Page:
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The Collaborative International Dictionary

Irish \I"rish\, a. [AS. [imac]risc, fr. [imac]ras the Irish. Cf. Aryan, Erse.] Of or pertaining to Ireland or to its inhabitants; produced in Ireland. Irish elk. (Zo["o]l.) See under Elk. Irish moss.

  1. (Bot.) Carrageen.

  2. A preparation of the same made into a blanc mange.

    Irish poplin. See Poplin.

    Irish potato, the ordinary white potato, so called because it is a favorite article of food in Ireland.

    Irish reef, or Irishman's reef (Naut.), the head of a sail tied up.

    Irish stew, meat, potatoes, and onions, cut in small pieces and stewed.


Irish \I*rish"\, n. sing. & pl.

  1. pl. The natives or inhabitants of Ireland, esp. the Celtic natives or their descendants.

  2. The language of the Irish; also called Irish Gaelic or the Hiberno-Celtic.

  3. An old game resembling backgammon.

    get one's Irish up to become angry.

Douglas Harper's Etymology Dictionary

c.1200, Irisce, from stem of Old English Iras "inhabitant of Ireland," from Old Norse irar, ultimately from Old Irish Eriu (accusative Eirinn, Erinn) "Erin," which is from Old Celtic *Iveriu (accusative *Iverionem, ablative *Iverione), perhaps from PIE *pi-wer- "fertile," literally "fat," from root *peie- "to be fat, swell" (see fat (adj.)).\n

\nMeaning "temper, passion" is 1834, American English (first attested in writings of Davy Crockett), from the legendary pugnacity of Irish people. Irish-American is from 1832; Irish stew is attested from 1814; Irish coffee is from 1950. Wild Irish (late 14c.) originally were those not under English rule; Black Irish in reference to those of Mediterranean appearance is from 1888.


Irish may refer to :

  • Someone or something of, from, or related to:
    • Ireland, an island situated off the north-western coast of continental Europe
    • Republic of Ireland, a sovereign state
    • Northern Ireland, a constituent unit of the United Kingdom of Great Britain and Northern Ireland
  • Irish language, also known as Irish Gaelic, a Goidelic language spoken in Ireland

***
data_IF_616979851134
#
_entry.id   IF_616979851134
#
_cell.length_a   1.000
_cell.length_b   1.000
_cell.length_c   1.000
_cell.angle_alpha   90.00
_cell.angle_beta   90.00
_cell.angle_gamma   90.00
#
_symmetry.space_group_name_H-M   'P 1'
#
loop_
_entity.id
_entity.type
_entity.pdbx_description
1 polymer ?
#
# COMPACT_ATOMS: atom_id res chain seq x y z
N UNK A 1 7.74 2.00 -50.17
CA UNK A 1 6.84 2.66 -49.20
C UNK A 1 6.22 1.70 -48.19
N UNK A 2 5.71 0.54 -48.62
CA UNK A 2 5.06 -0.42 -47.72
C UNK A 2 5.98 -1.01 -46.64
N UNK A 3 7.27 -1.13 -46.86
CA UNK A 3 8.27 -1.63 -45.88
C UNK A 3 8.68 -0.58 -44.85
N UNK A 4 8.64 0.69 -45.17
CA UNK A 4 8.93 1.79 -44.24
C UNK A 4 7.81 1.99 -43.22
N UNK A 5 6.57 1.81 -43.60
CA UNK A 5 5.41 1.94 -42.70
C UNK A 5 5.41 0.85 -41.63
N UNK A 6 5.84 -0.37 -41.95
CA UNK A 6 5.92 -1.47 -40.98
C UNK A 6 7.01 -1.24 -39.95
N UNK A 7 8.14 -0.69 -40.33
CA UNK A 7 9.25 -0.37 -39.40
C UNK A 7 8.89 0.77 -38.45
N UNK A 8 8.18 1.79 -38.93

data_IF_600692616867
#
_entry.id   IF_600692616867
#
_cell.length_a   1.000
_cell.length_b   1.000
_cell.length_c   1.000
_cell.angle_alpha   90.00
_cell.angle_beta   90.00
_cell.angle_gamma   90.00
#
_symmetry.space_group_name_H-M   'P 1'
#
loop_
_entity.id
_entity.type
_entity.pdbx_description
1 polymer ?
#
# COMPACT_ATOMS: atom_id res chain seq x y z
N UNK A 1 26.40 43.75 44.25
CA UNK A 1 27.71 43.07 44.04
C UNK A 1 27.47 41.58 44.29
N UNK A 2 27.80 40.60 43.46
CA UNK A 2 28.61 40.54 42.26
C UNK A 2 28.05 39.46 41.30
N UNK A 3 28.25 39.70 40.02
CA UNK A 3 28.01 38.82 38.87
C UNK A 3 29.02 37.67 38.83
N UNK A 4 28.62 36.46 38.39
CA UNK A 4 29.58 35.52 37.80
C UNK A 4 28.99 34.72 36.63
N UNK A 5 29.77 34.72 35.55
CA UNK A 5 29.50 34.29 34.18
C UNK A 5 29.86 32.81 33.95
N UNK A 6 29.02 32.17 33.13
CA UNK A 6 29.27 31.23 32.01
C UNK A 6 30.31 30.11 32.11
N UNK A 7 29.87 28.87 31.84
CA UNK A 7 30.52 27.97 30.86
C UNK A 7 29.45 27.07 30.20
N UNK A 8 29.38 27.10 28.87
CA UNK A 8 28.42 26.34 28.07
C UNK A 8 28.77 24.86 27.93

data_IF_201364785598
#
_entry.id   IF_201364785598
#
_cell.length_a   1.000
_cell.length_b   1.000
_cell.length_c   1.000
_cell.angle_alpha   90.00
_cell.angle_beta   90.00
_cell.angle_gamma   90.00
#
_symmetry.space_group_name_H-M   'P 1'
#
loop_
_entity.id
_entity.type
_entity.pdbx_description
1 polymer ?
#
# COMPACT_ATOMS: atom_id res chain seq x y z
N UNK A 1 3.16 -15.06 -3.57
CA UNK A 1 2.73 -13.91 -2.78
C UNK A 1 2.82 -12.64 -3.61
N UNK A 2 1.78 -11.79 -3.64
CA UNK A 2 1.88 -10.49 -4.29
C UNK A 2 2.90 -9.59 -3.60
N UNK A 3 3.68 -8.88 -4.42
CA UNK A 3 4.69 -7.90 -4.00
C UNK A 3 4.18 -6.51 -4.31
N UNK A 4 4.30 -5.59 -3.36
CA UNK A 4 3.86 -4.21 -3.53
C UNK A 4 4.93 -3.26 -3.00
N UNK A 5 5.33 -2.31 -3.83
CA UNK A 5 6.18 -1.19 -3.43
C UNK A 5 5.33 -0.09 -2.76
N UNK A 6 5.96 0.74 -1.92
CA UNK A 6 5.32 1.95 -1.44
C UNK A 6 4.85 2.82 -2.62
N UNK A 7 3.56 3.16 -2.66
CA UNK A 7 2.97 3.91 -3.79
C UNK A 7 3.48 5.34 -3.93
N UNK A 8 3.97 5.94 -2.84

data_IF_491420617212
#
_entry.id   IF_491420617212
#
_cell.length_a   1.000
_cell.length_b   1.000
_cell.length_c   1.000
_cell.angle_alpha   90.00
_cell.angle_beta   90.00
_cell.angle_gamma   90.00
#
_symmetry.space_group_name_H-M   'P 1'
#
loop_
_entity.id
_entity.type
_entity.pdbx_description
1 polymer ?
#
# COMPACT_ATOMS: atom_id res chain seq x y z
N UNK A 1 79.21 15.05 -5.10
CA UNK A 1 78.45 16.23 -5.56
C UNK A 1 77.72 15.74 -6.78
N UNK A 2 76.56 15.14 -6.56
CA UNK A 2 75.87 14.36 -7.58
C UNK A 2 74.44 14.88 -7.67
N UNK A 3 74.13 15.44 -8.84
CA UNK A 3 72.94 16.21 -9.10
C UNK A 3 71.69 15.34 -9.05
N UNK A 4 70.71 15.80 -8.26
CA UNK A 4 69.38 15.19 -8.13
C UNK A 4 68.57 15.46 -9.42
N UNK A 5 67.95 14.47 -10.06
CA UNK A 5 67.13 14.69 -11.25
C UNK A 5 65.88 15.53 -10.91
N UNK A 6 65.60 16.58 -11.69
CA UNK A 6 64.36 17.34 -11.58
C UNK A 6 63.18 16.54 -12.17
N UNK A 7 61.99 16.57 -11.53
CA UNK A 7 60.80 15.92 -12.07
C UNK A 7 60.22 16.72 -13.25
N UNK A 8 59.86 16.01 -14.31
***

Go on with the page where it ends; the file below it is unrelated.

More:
• Irish people, people of Irish ethnicity, people born in Ireland and people who hold Irish citizenship
  • Irish whiskey, a beverage originating in Ireland
  • Irish (Junior Cert), a subject of the Junior Cycle examination in secondary schools in the Republic of Ireland
  • Irish (name), a given name or family name
  • Irish Creek (Kansas), a stream in Kansas
  • Irish Creek (South Dakota), a stream in South Dakota
Irish (Junior Cert)

Irish (Gaeilge) is a subject of the Junior Cycle examination in Secondary schools in Ireland. There are three levels: Higher (commonly known as Honours), Ordinary (commonly known as Pass) and Foundation (rarely taken, usually for very weak students).

Irish (name)

Irish is a given and surname.

Notable people bearing this name include:

  • As surname:
    • Carolyn Tanner Irish (born 1940), Episcopal Bishop
    • Frank Irish (1918–1997), English cricketer who played for Somerset and Devon
    • Frederick M. Irish (1870–1941), Arizona football coach 1896–1906
    • George Irish, Montserratian academic, professor of Caribbean studies
    • Jack Irish, protagonist in a series of novels by Peter Temple
    • Mark Irish (born 1981), English rugby player
    • Ned Irish (1905–1982), American basketball promoter
    • Ronald Irish (born 1913), Australian executive
    • William Irish, pseudonym of Cornell Woolrich (1903–1968), American writer
  • As given name:
    • Irish Bob Murphy
    • Irish McCalla
    • Irish Meusel
    • Irish McIlveen